By Bakari Guèye
Dozens of MPs and journalists gathered at the Nouakchott airport last week-end to welcome home Mauritanian parents convicted in Spain for their daughter’s underage marriage. After a massive campaign mounted by local religious leaders and activists, the couple was expected to be extradited on Sunday.
To everyone’s surprise, Mohamed Ould Bouna and his wife were not aboard the plane from Madrid. A day later, a source close to the family said that the father had decided to serve the remainder of his term (three months) to avoid losing his right of residence in Spain.
“As for the mother, Hawa, her extradition proceedings have been delayed because she is suspected of having spoken to her daughter, which she is not allowed to do by the court,” the source said.
The case of a 14-year-old Mauritanian bride has gained worldwide attention after Mauritanian ulemas appealed to Pope Benedict XVI to help free the family. What began as a legal matter turned into a debate on tradition and cultural differences.
In 2007, Ould Bouna and his wife left Spain to visit their native Mauritanian region of Assaba. While on the family holiday in Karwa, they arranged for their 14-year-old daughter to marry her 40-year-old cousin. Subject to Spanish law, the parents and cousin-turned spouse were handed down prison terms.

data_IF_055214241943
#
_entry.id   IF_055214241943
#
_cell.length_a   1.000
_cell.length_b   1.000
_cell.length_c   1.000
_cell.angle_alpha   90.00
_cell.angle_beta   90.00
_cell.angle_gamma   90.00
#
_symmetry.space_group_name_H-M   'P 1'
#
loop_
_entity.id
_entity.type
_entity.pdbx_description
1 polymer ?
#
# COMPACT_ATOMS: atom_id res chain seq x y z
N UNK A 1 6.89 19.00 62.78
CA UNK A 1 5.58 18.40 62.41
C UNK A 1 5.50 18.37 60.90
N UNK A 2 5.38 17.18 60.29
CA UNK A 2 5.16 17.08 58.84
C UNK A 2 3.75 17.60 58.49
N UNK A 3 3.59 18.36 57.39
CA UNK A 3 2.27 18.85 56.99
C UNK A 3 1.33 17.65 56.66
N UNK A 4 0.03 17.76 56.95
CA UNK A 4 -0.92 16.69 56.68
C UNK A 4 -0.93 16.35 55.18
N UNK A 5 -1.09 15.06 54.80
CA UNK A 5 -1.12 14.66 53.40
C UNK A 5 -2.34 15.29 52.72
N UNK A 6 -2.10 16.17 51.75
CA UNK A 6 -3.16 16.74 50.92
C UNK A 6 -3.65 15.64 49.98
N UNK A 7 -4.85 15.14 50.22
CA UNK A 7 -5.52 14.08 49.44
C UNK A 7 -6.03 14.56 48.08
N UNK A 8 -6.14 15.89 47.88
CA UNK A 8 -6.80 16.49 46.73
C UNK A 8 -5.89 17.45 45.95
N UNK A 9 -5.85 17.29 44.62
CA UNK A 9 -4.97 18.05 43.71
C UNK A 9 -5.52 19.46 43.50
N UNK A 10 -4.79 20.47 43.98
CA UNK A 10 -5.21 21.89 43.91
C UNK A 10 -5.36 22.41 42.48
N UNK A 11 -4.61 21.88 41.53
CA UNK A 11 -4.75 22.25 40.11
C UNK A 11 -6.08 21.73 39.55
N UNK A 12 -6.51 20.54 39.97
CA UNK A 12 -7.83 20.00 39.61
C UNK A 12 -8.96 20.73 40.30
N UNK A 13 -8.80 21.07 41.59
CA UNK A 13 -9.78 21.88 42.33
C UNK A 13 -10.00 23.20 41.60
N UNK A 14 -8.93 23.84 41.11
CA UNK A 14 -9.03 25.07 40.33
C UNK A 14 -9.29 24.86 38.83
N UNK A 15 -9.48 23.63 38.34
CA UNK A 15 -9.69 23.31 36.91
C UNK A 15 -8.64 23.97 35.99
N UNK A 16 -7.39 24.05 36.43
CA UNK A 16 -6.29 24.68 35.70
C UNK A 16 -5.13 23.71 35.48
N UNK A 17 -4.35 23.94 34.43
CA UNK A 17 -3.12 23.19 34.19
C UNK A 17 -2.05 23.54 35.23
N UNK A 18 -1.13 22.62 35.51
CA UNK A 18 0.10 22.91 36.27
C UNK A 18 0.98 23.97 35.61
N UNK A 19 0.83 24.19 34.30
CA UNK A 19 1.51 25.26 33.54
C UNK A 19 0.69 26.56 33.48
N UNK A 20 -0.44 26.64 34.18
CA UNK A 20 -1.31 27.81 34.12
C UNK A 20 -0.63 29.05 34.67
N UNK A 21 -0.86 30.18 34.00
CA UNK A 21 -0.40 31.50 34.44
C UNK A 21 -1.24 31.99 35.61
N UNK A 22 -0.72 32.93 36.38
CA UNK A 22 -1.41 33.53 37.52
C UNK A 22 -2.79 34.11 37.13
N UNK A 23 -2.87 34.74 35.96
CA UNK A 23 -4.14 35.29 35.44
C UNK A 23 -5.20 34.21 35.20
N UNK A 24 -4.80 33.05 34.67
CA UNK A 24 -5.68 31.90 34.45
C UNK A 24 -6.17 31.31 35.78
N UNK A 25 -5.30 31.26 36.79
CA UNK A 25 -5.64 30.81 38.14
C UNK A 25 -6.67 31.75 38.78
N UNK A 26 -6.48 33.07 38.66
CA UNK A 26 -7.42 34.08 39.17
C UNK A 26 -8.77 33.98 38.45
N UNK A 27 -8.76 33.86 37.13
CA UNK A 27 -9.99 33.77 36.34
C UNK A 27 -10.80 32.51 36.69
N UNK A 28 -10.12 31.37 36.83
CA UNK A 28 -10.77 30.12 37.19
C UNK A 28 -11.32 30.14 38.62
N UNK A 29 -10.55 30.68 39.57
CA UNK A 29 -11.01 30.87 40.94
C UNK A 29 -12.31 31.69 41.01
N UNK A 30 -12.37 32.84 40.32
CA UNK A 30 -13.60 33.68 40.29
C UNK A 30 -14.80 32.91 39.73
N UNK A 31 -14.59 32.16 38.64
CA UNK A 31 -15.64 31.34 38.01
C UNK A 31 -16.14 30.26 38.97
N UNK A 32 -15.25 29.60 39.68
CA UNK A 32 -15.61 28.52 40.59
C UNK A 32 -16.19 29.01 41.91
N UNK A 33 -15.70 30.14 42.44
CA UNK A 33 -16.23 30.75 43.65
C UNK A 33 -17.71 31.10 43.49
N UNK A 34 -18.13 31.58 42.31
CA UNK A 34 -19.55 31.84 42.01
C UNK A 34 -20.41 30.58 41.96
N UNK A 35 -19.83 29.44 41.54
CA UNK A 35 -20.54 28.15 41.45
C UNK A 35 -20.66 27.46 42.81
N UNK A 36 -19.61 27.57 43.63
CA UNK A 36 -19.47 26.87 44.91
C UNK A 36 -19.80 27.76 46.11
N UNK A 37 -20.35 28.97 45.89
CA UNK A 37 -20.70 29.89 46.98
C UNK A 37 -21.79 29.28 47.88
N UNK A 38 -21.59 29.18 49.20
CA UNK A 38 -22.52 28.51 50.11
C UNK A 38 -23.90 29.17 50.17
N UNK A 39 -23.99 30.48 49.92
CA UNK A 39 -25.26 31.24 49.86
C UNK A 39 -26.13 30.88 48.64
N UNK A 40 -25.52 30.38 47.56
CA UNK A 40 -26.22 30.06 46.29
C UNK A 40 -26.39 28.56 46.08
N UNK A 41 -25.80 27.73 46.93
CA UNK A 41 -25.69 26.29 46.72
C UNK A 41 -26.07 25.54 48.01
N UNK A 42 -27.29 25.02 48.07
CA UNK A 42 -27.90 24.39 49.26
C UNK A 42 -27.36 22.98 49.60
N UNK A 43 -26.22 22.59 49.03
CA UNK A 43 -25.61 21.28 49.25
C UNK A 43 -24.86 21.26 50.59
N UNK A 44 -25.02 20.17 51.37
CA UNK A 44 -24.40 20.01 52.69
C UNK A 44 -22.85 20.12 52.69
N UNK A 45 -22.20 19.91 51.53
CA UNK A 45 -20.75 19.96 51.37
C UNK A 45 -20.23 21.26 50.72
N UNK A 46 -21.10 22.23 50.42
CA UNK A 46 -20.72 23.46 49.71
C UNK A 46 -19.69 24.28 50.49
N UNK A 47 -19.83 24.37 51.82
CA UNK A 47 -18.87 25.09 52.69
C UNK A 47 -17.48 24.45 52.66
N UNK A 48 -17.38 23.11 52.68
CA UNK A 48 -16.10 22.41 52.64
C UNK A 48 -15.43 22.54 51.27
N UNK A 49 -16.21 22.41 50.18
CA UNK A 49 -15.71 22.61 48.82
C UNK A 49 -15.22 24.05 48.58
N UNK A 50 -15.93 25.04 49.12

According to El Pais, extradition proceedings started on November 7th. “They left Soto de Real and Valdemoro prisons in Madrid, bound for Barajas airport. Mauritanian police officers are to accompany them to Nouakchott, where they risk being released, to bring the affair to a close,” the Spanish newspaper reported.
“Interpol agents have assumed responsibility for transferring them under the agreement signed last year by Spain and Mauritania,” the paper added. “Under the terms of the extradition treaty, the daughter’s mother and father, found guilty by the Spanish courts, must serve out the remainder of their sentences in a Mauritanian prison.”
Mokhtar Salem, the young girl’s husband, arrived in Nouakchott on November 13th.
No official reaction followed in Mauritania, but the measure received a unanimous welcome from the public.
“Their release is simply justice,” Haja Mint Ahmed, a student at Nouakchott University, said. “They’ve done nothing wrong. In our country, we’ve always given our daughters in marriage before they’re legally of age.”
The family “has been a victim of its ignorance of Spanish law”, said shopkeeper Sidi Salem. “Their many appeals to the Mauritanian government to take up the matter with Spain went unheeded. Even in the National Assembly, MPs became involved but were unfortunately unable to do anything,” he commented.
Primary school teacher Mouloud Ould Soudani had a different opinion. “Our relations with Spain have been disrupted for three years because of this problem. We must learn our lesson and learn to respect other people’s laws when we are in their country,” he said.